Crisis Comms very much ‘up in the air’

The two recent tragedies involving the Boeing 737 Max 8 aircraft have raised many questions about the safety of this new model…

…and investigations are now fully underway to decide whether the incidents were connected and what the primary cause in each case was.

Regardless of the findings which emerge there is one fact of which we can be certain: the handling of the crisis so far by Boeing has been somewhat less than exemplary and illustrates just how important it is to have a good crisis communication plan at the ready when the unthinkable happens.

Denial is never a good look

OK, so there is no evidence at the moment to suggest that the core fault does indeed lie within the realms of the manufacturer – but that does not stop the eyes of the world turning towards them, almost in unison, to see what, if anything, they are going to offer as a temporary solution whilst final reports and recommendations are prepared.  Their initial reaction has been one of denial and this attitude, as history will confirm, does not tend to sit well with the general public, let alone the friends, families and colleagues of the 376 souls who lost their lives across both crashes.

Actions speak louder than words

More than 40 countries grounded their 737 Max 8 fleets within hours of the Addis Ababa accident, feeling that its occurrence, just five months after the initial crash in Java, was enough to justify such action.  Despite this, Boeing refused to accept the need to cease flying the aircraft in the USA and this decision was only overturned through Presidential intervention some three or four days later.  This is the point at which, in our opinion, Boeing lost full control of the situation; the application of sensible precautionary measures having to be carried out by someone other than them somewhat tarnished (or indeed ridiculed) their highly-publicised claim to be a corporation with safety as a core value.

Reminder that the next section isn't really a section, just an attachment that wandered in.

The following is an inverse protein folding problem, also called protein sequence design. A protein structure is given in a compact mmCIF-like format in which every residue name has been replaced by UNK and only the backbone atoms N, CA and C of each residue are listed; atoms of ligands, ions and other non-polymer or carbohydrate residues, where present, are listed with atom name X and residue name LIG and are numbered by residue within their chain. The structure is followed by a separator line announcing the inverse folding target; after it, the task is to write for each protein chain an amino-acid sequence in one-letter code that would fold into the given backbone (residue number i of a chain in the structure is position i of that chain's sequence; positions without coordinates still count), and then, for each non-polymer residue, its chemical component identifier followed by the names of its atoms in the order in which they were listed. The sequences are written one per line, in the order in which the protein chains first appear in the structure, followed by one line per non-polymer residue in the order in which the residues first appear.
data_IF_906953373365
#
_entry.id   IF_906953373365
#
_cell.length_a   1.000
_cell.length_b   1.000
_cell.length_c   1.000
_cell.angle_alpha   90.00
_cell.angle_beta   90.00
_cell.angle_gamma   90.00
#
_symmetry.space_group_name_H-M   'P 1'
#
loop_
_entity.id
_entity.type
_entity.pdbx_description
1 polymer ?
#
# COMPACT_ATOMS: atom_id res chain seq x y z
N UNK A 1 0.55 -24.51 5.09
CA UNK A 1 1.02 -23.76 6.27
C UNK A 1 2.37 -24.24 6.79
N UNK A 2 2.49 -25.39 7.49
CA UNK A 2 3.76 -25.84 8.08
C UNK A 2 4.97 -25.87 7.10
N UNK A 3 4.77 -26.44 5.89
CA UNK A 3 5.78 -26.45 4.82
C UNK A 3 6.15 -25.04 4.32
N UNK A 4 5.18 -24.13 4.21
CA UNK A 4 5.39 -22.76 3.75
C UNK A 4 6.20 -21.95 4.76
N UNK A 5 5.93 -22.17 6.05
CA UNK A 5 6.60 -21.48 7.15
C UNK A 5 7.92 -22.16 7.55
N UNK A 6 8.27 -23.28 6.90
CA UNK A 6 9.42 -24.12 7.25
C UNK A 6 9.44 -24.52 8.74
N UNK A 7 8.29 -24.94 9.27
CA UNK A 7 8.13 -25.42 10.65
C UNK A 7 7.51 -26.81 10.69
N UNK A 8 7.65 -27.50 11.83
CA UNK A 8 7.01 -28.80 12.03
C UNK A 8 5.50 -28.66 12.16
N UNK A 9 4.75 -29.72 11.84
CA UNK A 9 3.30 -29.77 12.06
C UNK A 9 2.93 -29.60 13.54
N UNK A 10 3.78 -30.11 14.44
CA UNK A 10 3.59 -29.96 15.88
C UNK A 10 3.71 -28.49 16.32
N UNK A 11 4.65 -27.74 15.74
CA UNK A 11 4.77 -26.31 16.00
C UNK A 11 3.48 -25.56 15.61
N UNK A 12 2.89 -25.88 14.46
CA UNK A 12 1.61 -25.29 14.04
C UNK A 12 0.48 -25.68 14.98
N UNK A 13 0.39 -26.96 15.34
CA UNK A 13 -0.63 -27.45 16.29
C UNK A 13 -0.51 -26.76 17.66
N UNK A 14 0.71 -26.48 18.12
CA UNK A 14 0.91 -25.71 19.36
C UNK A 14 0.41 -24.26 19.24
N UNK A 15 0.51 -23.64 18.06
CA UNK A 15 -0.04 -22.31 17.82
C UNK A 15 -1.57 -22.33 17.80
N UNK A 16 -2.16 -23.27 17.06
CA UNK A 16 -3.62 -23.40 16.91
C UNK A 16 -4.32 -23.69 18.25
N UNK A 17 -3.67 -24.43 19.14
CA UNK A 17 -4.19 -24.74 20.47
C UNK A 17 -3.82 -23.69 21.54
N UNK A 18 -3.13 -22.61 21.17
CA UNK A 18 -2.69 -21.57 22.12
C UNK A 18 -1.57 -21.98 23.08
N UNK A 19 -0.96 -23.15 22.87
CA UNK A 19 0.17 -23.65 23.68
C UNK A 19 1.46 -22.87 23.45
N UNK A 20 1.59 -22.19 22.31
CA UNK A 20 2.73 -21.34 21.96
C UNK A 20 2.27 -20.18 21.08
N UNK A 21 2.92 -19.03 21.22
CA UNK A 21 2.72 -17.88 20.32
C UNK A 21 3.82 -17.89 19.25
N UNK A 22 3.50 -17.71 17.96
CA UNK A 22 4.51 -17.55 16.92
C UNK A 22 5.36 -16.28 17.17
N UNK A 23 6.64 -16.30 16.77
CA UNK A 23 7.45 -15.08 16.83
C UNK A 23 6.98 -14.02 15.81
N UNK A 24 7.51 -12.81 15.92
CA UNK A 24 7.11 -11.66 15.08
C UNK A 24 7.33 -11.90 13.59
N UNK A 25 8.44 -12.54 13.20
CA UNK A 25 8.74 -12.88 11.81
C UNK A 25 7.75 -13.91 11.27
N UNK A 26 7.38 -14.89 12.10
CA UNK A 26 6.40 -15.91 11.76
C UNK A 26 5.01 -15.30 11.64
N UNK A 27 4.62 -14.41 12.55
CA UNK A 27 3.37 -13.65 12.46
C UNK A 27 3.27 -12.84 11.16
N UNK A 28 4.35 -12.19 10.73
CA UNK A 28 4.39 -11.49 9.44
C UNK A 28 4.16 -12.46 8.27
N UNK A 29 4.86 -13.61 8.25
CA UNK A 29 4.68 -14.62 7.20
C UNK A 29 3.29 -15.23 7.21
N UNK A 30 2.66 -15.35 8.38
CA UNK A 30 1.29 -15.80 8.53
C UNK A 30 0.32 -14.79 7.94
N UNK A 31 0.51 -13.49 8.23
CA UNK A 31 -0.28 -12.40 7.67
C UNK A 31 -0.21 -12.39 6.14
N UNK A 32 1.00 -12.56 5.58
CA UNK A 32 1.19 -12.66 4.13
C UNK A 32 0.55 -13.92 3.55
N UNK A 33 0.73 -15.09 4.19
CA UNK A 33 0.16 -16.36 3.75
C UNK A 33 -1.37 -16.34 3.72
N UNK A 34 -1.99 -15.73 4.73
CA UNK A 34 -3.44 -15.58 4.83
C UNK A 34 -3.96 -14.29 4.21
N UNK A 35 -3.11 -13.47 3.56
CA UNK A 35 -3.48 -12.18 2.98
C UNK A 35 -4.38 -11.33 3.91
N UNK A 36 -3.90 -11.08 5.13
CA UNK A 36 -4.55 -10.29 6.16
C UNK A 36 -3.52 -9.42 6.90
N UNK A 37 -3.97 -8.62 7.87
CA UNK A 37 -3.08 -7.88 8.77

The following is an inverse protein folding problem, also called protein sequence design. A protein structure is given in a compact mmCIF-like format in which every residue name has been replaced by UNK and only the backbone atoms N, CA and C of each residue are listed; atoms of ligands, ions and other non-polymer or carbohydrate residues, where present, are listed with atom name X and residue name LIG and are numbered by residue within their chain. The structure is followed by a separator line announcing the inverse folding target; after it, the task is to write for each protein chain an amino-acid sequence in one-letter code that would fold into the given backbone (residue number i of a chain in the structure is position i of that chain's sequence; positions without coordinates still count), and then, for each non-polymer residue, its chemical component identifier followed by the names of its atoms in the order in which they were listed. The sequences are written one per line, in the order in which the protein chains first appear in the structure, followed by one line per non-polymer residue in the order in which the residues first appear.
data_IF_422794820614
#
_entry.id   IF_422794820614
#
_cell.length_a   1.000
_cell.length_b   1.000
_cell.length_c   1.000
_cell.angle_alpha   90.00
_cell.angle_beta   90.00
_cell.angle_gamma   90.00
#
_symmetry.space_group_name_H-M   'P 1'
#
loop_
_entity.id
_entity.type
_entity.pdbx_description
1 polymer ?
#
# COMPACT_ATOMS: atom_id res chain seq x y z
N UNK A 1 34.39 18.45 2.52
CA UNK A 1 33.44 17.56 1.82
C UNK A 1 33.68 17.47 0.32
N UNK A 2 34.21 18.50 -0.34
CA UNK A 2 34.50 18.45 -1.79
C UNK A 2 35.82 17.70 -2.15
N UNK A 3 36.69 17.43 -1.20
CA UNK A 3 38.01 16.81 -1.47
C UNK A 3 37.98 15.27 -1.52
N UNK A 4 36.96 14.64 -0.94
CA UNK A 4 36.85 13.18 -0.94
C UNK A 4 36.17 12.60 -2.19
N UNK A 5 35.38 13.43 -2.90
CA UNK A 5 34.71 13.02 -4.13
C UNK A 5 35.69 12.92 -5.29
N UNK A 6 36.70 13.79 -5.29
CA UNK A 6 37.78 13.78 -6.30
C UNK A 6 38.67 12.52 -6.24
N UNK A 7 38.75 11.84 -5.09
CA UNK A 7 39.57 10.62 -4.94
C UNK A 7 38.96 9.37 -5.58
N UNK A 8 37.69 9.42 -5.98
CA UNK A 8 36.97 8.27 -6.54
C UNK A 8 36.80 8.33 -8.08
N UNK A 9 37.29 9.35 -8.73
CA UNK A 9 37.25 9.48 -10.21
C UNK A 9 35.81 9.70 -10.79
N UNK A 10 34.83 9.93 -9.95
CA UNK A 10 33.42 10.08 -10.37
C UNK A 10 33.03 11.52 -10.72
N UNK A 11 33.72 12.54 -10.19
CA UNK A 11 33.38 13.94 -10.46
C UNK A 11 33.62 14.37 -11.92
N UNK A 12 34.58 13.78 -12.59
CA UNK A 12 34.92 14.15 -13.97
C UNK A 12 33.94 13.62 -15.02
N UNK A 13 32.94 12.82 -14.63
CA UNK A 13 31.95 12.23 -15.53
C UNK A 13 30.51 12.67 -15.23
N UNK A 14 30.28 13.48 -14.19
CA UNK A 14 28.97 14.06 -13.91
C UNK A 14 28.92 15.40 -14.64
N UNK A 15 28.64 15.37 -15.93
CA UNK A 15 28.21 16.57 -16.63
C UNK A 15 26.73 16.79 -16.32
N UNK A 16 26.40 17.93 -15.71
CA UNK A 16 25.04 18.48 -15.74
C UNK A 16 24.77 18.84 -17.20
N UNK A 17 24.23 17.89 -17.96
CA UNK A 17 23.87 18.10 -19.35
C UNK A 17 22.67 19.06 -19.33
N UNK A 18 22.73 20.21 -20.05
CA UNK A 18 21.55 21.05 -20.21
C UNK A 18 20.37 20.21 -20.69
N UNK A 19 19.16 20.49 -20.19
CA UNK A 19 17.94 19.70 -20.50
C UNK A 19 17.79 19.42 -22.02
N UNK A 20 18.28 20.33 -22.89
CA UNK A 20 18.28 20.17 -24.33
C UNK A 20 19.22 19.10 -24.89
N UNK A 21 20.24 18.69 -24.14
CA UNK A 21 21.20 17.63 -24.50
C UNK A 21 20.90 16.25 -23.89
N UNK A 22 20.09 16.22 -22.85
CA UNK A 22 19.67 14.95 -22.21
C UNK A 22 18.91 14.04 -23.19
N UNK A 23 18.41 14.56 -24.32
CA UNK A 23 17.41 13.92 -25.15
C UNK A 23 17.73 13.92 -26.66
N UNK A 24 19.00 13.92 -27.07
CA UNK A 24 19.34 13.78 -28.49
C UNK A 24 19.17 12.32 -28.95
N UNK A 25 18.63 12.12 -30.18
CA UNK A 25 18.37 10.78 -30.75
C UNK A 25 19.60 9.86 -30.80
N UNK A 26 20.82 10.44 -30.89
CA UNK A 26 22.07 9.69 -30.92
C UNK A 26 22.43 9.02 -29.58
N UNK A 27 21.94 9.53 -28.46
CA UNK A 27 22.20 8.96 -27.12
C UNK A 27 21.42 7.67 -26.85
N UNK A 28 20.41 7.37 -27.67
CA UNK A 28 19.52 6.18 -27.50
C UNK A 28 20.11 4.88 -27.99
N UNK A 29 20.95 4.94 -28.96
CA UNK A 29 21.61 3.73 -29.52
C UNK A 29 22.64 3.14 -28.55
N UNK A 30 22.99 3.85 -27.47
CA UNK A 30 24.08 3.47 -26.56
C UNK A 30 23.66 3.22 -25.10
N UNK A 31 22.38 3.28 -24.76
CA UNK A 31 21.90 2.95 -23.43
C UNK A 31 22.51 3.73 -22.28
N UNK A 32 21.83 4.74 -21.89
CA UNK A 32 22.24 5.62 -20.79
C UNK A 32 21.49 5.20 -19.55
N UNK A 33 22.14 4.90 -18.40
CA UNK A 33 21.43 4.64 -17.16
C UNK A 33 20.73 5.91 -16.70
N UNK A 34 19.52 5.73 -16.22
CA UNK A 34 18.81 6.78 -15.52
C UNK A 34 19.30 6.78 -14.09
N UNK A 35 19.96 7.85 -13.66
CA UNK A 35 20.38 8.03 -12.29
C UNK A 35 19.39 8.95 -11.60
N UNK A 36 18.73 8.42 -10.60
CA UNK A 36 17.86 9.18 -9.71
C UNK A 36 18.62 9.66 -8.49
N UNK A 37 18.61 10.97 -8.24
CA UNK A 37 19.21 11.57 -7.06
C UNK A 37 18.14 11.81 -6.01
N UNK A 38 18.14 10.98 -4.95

Commercial considerations to one side please

Some may see Boeing’s failure to act quickly and decisively – and in fact to go against the opinion of the vast majority of their customers and stakeholders – as proof that they value profit over life and well-being (co-incidentally two other terms which appear within their list of core values).  As a side-effect of their inaction they also managed to show a huge amount of disrespect to those affected by both incidents, alienating themselves from a nervous general public who sought little more than reassurance that the protection of lives mattered more than anything else.

An unsurmountable challenge?

Boeing are now left with a situation from which many believe they cannot recover. The action (or lack of action) they have taken so far has created such strong negative impression that the pressure to now turn things around is of gargantuan proportions.  Even the virtue of their initial social media posts only hours after the crash to extend their sympathies was cancelled out almost immediately by their quick focus on technicalities, so there is very little positive collateral on which they can build.  There is a real need for them to take a step back and think carefully about every move they take as they go forward, both off and on line.  Social media will play a huge part in determining their future, not only in the posts which they themselves initiate but in their company’s reaction to the viral posts of others.  Everything associated with them must ooze sympathy, understanding and, most importantly, an acceptance that public safety is always the highest priority.

I wouldn’t start from here…

The ultimate outcome of these terrible tragedies will not be revealed for some time and we, just like everyone else, hope that the families of those involved get the answers they so desperately seek.

In terms of Boeing, their own survival depends as much on their actions as on the findings of the investigation.  One thing which we here at Rachel Hargrave Consulting know is that their lack of crisis planning, or indeed their failure to implement good crisis communications when called for, has put them in a truly unenviable situation.  Had things been handled differently from the outset they would have been in a much better position to take positive action and recover, even if blame is found to lie within the field of manufacture.  People will forgive mistakes (even with such dire consequences as we have seen here) provided they believe those involved have done their very best to respond to events and assist in the ultimate resolution.  Sadly for Boeing, this will be an uphill struggle of a magnitude seldom seen and one which is unlikely to be turned around, even by the most amazing PR campaign imaginable.